Great Towns: Eugene, Oregon

Great Towns: Eugene, Oregon

One of my favorite features to living a life in which the bike plays a dominant role is the way that simple device takes me to new places. Were it not for the bike, I’d probably never have encountered Santa Cruz, California, Crested Butte, Colorado, Vaison-la-Romaine, France, or Santa Rosa, California. The bike has been both a great way to encounter new places, but it serves as a reminder to keep my eyes open.

I’d been hearing from friends that Eugene, Oregon, is Super Record among Nuovo Record, that it was big enough to sustain a real life, but small enough to remain intimate and quick to get out of town. For my trip up for the Oregon Gran Fondo I decided to make my visit a bit more than three days to give me a chance to wander the town and sample its charms. IMG_8042

Of course, the Shelton-McMurphey-Johnson house (above) isn’t typical of all of Eugene’s homes, but this Victorian stands as an example of the kind of vision and creativity on which Eugene was founded. I was tempted to take a tour of the place, maybe stick around for high tea, but the timing didn’t quite work out.

Saturday morning I met up with a few Rolf Prima and Co-Motion employees for a ride out into the country, which took all of five minutes to reach. Brian Roddy, Rolf Prima’s owner confided to me that the loop we were doing was their typical post-work loop. I alternated between being reminded of my days in Northampton, Massachusetts, and seething envy. The riding was varied as an iPod on shuffle and beautiful as the vistas in a national park.  IMG_8056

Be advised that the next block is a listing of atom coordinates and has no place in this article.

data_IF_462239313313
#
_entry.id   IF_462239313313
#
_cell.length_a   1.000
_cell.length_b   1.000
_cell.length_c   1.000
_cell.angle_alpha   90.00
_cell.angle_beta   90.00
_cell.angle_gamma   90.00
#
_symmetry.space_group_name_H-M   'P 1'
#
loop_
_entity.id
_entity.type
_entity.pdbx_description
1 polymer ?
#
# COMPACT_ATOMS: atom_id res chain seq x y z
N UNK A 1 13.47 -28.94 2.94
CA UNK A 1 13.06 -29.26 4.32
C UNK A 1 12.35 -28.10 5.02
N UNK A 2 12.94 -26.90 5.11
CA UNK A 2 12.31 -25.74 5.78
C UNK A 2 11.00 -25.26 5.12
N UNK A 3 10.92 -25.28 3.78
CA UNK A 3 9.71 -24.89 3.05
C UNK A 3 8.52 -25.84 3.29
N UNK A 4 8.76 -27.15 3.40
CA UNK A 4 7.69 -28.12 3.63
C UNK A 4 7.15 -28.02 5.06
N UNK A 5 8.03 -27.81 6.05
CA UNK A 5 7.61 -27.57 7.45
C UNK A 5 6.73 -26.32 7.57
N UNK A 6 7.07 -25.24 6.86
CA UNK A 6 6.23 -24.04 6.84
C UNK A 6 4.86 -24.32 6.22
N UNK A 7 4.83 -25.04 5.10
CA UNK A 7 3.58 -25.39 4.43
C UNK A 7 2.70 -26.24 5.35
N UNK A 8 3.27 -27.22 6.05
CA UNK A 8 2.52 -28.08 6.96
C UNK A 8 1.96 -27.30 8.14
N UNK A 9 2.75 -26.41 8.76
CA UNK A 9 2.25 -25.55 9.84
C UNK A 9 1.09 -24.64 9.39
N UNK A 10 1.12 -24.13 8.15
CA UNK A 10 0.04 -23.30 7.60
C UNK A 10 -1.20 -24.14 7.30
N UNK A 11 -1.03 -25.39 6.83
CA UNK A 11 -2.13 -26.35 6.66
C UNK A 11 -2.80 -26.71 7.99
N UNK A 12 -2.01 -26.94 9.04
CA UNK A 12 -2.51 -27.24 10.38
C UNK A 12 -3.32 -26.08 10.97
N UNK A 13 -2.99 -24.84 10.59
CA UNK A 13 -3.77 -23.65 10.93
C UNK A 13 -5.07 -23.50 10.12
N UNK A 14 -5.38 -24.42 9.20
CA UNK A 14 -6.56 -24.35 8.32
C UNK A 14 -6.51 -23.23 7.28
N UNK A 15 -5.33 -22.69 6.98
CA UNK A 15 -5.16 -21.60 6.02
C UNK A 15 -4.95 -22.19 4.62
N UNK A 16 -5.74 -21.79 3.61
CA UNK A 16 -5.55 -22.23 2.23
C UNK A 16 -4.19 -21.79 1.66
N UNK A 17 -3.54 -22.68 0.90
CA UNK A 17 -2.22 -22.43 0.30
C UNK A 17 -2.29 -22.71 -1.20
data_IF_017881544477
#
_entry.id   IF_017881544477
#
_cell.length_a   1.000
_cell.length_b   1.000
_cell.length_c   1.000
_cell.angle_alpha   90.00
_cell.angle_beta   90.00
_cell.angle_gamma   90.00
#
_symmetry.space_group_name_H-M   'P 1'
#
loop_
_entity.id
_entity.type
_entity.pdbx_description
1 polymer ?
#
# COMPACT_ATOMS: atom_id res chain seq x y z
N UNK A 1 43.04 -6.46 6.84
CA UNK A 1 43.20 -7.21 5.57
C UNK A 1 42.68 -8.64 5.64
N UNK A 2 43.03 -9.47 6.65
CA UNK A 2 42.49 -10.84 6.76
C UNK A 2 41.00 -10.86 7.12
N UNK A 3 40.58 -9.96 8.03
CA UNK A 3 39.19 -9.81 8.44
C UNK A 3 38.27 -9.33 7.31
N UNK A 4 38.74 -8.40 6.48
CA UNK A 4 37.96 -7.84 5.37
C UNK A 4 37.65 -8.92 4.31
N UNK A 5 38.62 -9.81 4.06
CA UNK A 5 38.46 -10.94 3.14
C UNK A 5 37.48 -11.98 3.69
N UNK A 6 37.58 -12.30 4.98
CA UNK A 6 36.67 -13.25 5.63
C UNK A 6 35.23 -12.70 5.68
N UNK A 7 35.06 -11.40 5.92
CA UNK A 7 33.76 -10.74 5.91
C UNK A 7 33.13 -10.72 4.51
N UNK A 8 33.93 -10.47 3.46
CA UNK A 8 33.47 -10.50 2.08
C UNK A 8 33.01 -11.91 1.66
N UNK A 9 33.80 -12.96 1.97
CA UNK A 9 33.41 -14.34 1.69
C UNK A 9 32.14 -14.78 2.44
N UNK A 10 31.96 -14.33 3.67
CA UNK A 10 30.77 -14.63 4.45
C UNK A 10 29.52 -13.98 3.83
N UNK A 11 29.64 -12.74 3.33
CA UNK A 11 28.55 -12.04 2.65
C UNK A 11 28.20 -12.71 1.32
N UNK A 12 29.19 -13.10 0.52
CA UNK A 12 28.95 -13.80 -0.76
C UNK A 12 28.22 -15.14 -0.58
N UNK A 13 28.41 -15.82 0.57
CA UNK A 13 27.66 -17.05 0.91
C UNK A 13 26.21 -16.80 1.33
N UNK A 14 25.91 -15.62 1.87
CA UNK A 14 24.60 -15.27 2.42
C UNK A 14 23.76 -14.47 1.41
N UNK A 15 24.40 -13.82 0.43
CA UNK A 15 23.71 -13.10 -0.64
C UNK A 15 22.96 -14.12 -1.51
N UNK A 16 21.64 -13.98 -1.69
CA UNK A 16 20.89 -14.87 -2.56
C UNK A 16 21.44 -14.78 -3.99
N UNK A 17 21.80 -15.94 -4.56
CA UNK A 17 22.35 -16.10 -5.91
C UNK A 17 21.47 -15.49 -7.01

It would be hard to get tired of the riding in and around Eugene. Very hard.

The town did have one rather stunning challenge, though. I’m as allergic to pollen as Dick Cheney is to kindness. My buddy Alan Cline, who works for Rolf Prima and dark:30 sports, served as my guide for my visit and he warned me, before I ever boarded my flight, that Eugene sits at the southern end of the Willamette Valley and the prevailing winds blow south toward town, carrying with them stunning amounts of pollen from all the grass grown specifically for seed. I dealt with it by taking 24-hour Allegra every 22 hours. I haven’t had that allergic a reaction to a place since I left Memphis, Tennessee. Gads.

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  1. Pingback: Neither here nor there or talk me out of moving to Portland - Page 7

  2. ScotJ

    It is hard to not to love riding up here; however, take it from someone from NorCal, if you are use to 300 days of sunshine, Western Oregon weather is hard to get use to from November through say March or April. It really does rain 20 to 25 days a month during the winter months and well into spring. You know it is not so much the rain, but the upkeep cleaning and lubing the bike that gets old. Oh and cleaning of the shower with all the road grit and embrocation products that get imbedded into the bathtub! Moss literally grows on cars here! From July 6th (official start of summer) to October 10th there are not many better places to throw a leg over a top tube and ride a bike then Western Oregon!

  3. Author

    Anthony: I’m aware that it rains a little bit super-frequently for nine months or so of the year. That would be an adjustment, but normal rainfall for Eugene is actually well below that of Memphis, where I grew up.

    ScotJ: I do hear people complain about how gray it can be in the Pacific Northwest. I’ve already made my peace with gray by living in the Beach Cities of SoCal. People tend to think we’ve got weather that’s sunny and 73 for 360 days per year, but where I am has a heavy marine influence and it’s gray here for whole months at a time and even the sunny days start out gray. It’s not uncommon for us to have sunshine here from noon to three and marine layer for the rest of the day. But there’s the cold.